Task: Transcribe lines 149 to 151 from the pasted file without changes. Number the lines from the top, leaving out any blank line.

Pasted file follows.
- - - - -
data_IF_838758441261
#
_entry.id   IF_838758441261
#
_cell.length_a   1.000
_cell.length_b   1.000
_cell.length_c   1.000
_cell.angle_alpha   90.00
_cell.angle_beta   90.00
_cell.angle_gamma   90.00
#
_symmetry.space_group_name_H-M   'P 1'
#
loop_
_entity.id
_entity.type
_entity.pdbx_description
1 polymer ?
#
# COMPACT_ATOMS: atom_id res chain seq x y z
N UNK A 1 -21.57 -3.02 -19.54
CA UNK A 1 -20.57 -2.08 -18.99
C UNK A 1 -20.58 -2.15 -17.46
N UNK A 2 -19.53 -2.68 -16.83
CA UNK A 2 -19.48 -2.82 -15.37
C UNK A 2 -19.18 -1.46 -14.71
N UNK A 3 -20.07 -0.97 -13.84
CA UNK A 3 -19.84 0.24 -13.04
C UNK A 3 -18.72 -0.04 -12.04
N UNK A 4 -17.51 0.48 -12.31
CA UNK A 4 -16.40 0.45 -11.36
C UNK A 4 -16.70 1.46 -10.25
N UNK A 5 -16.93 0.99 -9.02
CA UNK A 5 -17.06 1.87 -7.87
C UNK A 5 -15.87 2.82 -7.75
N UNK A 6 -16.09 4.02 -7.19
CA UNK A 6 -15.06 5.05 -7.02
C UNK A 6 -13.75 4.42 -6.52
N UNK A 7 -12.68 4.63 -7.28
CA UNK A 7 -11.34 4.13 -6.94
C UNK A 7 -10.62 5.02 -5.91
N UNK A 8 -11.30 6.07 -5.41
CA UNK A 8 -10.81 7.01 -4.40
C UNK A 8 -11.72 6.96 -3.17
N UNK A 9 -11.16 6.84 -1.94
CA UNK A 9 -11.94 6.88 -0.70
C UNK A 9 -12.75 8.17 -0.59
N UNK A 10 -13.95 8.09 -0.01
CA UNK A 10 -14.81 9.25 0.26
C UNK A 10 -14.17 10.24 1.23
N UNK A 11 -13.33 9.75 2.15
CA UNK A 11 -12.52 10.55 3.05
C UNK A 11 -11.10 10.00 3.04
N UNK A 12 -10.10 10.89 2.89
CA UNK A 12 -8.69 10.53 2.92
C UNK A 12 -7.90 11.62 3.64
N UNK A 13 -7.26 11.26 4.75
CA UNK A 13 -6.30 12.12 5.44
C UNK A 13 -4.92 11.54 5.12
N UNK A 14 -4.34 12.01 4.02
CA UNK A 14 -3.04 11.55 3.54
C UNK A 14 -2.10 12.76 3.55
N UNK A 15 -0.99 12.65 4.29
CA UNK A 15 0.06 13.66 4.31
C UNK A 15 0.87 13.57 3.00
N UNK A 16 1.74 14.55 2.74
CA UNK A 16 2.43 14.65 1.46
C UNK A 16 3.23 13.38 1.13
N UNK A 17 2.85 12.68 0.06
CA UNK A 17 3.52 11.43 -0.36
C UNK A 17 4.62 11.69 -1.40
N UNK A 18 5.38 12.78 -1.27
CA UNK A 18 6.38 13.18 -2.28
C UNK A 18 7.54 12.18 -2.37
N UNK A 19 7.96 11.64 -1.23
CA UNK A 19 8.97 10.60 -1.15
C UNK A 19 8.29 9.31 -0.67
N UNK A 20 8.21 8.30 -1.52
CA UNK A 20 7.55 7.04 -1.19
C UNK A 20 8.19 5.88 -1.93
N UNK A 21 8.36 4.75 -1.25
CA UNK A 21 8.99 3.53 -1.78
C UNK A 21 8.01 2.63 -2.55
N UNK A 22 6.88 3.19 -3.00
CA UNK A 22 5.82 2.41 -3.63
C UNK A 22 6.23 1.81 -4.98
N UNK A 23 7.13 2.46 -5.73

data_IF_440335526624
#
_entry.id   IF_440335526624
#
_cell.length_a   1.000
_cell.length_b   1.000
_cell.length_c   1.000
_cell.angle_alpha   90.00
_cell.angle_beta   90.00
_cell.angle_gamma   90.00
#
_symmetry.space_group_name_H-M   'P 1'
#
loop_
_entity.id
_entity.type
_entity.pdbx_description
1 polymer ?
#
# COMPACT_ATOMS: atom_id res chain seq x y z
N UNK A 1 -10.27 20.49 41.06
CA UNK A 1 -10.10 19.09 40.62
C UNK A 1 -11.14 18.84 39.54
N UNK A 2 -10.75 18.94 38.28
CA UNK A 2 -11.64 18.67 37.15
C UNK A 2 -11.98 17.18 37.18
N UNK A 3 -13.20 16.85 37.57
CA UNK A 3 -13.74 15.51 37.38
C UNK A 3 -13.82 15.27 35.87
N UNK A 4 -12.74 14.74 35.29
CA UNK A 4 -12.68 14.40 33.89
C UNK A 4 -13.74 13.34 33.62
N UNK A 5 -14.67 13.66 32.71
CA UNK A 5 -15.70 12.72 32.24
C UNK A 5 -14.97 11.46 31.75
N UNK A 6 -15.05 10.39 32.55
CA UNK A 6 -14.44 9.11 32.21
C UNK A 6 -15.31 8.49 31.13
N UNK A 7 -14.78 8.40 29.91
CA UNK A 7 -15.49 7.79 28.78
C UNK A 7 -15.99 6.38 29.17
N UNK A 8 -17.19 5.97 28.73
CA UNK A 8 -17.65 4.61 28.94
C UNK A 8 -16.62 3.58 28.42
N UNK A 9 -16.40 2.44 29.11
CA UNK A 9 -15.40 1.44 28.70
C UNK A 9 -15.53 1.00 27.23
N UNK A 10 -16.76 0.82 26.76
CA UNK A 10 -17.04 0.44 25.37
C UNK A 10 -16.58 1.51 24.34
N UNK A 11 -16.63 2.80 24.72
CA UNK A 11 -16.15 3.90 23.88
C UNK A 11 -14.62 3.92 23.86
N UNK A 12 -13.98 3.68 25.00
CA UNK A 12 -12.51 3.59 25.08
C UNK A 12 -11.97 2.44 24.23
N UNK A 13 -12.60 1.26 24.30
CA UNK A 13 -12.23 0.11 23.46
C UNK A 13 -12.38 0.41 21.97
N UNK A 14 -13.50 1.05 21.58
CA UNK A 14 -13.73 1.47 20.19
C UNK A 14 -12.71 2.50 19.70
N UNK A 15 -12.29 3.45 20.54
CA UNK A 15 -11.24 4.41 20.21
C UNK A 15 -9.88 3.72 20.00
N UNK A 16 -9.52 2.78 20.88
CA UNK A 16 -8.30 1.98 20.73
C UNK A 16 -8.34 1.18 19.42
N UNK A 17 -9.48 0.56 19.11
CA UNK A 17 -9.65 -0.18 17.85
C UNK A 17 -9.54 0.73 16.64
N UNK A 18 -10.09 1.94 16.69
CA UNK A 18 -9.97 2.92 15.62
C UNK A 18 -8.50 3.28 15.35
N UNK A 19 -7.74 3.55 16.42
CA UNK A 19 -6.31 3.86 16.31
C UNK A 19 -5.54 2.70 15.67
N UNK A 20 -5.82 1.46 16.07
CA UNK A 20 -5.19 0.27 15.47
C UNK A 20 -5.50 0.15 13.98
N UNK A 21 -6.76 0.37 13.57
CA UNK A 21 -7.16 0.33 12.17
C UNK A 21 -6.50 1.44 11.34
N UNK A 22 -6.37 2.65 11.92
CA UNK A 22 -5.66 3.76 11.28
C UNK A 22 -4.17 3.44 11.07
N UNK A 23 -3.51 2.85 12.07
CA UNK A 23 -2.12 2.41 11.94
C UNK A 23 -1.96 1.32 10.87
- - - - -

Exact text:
C UNK A 14 -12.71 2.50 19.70
N UNK A 15 -12.29 3.45 20.54
CA UNK A 15 -11.24 4.41 20.21